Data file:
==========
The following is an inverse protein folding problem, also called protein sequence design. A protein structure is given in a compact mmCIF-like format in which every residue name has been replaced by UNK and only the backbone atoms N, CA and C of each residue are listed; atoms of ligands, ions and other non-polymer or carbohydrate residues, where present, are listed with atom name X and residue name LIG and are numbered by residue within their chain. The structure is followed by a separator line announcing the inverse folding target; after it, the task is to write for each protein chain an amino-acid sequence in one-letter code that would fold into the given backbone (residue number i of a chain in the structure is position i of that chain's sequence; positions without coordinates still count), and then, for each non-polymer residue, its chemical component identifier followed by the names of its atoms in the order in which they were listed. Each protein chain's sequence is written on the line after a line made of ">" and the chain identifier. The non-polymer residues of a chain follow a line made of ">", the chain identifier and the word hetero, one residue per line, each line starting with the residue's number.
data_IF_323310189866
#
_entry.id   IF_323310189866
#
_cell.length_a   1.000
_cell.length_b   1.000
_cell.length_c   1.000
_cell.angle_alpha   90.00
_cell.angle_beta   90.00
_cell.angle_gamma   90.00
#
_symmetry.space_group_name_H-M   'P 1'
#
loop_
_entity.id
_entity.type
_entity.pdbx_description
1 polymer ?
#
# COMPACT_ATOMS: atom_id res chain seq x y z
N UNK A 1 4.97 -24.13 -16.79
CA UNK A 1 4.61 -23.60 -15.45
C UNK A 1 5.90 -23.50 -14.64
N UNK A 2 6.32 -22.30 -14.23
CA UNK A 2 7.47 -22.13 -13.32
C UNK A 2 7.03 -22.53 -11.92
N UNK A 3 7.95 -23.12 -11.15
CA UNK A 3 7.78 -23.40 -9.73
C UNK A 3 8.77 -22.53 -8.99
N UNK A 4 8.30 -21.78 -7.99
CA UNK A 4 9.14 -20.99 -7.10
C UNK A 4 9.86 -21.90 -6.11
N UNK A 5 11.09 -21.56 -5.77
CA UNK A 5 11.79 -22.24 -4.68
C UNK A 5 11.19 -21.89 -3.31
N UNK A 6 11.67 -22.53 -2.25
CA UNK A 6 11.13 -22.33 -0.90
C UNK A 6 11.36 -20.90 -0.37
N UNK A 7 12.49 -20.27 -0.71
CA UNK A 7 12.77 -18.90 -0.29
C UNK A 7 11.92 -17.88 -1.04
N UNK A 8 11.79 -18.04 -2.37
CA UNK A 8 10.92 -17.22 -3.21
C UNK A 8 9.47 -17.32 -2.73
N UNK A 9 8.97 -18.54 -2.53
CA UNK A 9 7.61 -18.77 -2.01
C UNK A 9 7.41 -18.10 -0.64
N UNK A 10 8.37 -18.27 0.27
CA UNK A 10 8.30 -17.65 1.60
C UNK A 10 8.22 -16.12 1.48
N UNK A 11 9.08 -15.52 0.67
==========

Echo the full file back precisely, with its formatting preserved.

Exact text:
The following is an inverse protein folding problem, also called protein sequence design. A protein structure is given in a compact mmCIF-like format in which every residue name has been replaced by UNK and only the backbone atoms N, CA and C of each residue are listed; atoms of ligands, ions and other non-polymer or carbohydrate residues, where present, are listed with atom name X and residue name LIG and are numbered by residue within their chain. The structure is followed by a separator line announcing the inverse folding target; after it, the task is to write for each protein chain an amino-acid sequence in one-letter code that would fold into the given backbone (residue number i of a chain in the structure is position i of that chain's sequence; positions without coordinates still count), and then, for each non-polymer residue, its chemical component identifier followed by the names of its atoms in the order in which they were listed. Each protein chain's sequence is written on the line after a line made of ">" and the chain identifier. The non-polymer residues of a chain follow a line made of ">", the chain identifier and the word hetero, one residue per line, each line starting with the residue's number.
data_IF_323310189866
#
_entry.id   IF_323310189866
#
_cell.length_a   1.000
_cell.length_b   1.000
_cell.length_c   1.000
_cell.angle_alpha   90.00
_cell.angle_beta   90.00
_cell.angle_gamma   90.00
#
_symmetry.space_group_name_H-M   'P 1'
#
loop_
_entity.id
_entity.type
_entity.pdbx_description
1 polymer ?
#
# COMPACT_ATOMS: atom_id res chain seq x y z
N UNK A 1 4.97 -24.13 -16.79
CA UNK A 1 4.61 -23.60 -15.45
C UNK A 1 5.90 -23.50 -14.64
N UNK A 2 6.32 -22.30 -14.23
CA UNK A 2 7.47 -22.13 -13.32
C UNK A 2 7.03 -22.53 -11.92
N UNK A 3 7.95 -23.12 -11.15
CA UNK A 3 7.78 -23.40 -9.73
C UNK A 3 8.77 -22.53 -8.99
N UNK A 4 8.30 -21.78 -7.99
CA UNK A 4 9.14 -20.99 -7.10
C UNK A 4 9.86 -21.90 -6.11
N UNK A 5 11.09 -21.56 -5.77
CA UNK A 5 11.79 -22.24 -4.68
C UNK A 5 11.19 -21.89 -3.31
N UNK A 6 11.67 -22.53 -2.25
CA UNK A 6 11.13 -22.33 -0.90
C UNK A 6 11.36 -20.90 -0.37
N UNK A 7 12.49 -20.27 -0.71
CA UNK A 7 12.77 -18.90 -0.29
C UNK A 7 11.92 -17.88 -1.04
N UNK A 8 11.79 -18.04 -2.37
CA UNK A 8 10.92 -17.22 -3.21
C UNK A 8 9.47 -17.32 -2.73
N UNK A 9 8.97 -18.54 -2.53
CA UNK A 9 7.61 -18.77 -2.01
C UNK A 9 7.41 -18.10 -0.64
N UNK A 10 8.37 -18.27 0.27
CA UNK A 10 8.30 -17.65 1.60
C UNK A 10 8.22 -16.12 1.48
N UNK A 11 9.08 -15.52 0.67